An Apple update released yesterday (Oct. 17) removes the Java browser plug-in in all Mac-compatible browsers. The move puts even more daylight between Apple and Oracle, as the latter struggles with security flaws and the former seeks to eliminate its dependence on crucial software updates from third parties.
Apple's update came one day after Oracle issued its own Java patch. That's a much better turnaround time than earlier this year when Oracle issued a patch in February 2012 that Apple didn't push out until April.
Users who update will need to reinstall Oracle's version of Java if they wish to run Java applets in their browser. But for the majority of Internet users, the update will go unnoticed.
In fact, many security experts and blogs suggest that users who don't use Java on a regular basis disable it in their browsers or uninstall it altogether. This mitigates the risk of infection from malicious applets that seek to infect, harm or control victims' machines.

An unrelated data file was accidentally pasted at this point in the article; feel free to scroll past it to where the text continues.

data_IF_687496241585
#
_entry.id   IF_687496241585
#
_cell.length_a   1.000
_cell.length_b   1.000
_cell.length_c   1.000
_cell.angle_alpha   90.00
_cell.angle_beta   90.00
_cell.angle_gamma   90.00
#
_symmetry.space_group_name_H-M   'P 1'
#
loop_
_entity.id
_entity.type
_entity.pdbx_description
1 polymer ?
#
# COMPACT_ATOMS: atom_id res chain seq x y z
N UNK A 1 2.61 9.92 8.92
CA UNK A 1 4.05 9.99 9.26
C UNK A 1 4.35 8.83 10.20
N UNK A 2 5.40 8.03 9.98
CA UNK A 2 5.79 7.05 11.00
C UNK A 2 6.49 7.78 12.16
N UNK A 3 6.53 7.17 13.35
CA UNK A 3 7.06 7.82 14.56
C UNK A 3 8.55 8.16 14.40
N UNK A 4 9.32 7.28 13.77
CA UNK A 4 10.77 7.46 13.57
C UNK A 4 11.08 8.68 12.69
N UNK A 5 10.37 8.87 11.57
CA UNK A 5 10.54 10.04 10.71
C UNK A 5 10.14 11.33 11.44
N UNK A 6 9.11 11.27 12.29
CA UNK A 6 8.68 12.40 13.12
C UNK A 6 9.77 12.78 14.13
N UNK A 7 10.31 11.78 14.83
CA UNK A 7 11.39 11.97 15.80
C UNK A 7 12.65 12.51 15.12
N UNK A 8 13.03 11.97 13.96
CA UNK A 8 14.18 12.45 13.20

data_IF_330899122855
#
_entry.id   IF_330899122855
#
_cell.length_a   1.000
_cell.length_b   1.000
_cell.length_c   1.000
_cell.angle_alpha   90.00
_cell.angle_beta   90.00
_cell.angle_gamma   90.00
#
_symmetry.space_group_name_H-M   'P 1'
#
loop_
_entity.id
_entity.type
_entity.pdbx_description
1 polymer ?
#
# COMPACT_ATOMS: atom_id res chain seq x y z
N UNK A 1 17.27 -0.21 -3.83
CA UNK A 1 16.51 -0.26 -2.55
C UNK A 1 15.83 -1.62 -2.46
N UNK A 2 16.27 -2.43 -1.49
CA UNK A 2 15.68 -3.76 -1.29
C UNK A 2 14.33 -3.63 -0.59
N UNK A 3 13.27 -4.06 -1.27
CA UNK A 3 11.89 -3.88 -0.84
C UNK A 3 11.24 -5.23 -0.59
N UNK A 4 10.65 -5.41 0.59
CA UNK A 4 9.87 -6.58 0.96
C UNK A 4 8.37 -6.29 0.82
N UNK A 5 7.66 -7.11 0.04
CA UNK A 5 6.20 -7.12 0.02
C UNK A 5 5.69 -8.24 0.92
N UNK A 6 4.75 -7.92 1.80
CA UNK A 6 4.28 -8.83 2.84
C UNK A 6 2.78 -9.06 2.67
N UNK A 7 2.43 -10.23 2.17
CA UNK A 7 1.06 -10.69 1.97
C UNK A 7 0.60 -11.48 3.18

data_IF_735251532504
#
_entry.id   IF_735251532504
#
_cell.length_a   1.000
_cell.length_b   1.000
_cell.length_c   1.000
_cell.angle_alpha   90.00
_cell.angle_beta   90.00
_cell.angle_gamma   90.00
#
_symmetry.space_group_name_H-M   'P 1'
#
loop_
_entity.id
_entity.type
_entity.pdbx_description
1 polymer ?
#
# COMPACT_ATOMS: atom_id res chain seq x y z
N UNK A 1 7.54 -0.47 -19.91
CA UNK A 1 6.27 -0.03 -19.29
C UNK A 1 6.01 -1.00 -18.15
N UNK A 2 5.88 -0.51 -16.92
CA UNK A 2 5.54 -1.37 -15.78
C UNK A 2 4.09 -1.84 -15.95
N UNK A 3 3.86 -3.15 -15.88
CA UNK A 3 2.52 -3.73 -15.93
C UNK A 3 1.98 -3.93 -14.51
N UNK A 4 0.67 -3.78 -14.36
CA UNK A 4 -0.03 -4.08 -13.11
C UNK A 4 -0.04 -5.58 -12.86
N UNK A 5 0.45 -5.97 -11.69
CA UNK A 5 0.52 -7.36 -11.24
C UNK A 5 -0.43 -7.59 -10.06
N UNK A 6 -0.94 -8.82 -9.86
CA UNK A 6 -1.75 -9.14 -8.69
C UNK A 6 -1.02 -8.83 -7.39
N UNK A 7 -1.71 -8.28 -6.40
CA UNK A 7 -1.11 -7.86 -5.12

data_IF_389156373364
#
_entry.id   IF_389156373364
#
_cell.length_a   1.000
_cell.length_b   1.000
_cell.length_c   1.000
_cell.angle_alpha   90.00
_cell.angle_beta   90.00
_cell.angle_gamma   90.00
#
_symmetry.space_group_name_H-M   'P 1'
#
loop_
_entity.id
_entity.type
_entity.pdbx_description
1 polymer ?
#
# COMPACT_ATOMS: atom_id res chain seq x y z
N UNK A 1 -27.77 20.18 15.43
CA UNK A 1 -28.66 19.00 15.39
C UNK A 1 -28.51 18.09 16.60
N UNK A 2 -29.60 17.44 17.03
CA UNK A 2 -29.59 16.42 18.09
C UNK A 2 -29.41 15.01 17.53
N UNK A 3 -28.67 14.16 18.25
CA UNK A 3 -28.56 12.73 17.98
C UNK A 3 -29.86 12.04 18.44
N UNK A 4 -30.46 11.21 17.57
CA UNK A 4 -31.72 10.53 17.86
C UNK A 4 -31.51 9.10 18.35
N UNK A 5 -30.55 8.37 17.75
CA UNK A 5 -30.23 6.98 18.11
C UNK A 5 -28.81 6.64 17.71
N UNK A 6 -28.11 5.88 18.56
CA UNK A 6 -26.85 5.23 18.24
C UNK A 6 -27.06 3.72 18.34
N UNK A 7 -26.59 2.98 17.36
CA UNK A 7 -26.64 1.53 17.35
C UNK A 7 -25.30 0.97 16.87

Apple chose to stop preloading Java onto computers with the release of Mac OS X Lion in July 2011. More recently, it pushed out a security update that automatically turns Java off if it hasn't been used recently, tech news site Ars Technica reported.
In August, Java was blasted as an unsafe plug-in that should only be used when absolutely necessary after a zero-day exploit was discovered, rolled into the user-friendly Blackhole exploit kit and used for nearly a week before Oracle issued a patch. That patch, however, also proved to be full of security bugs.
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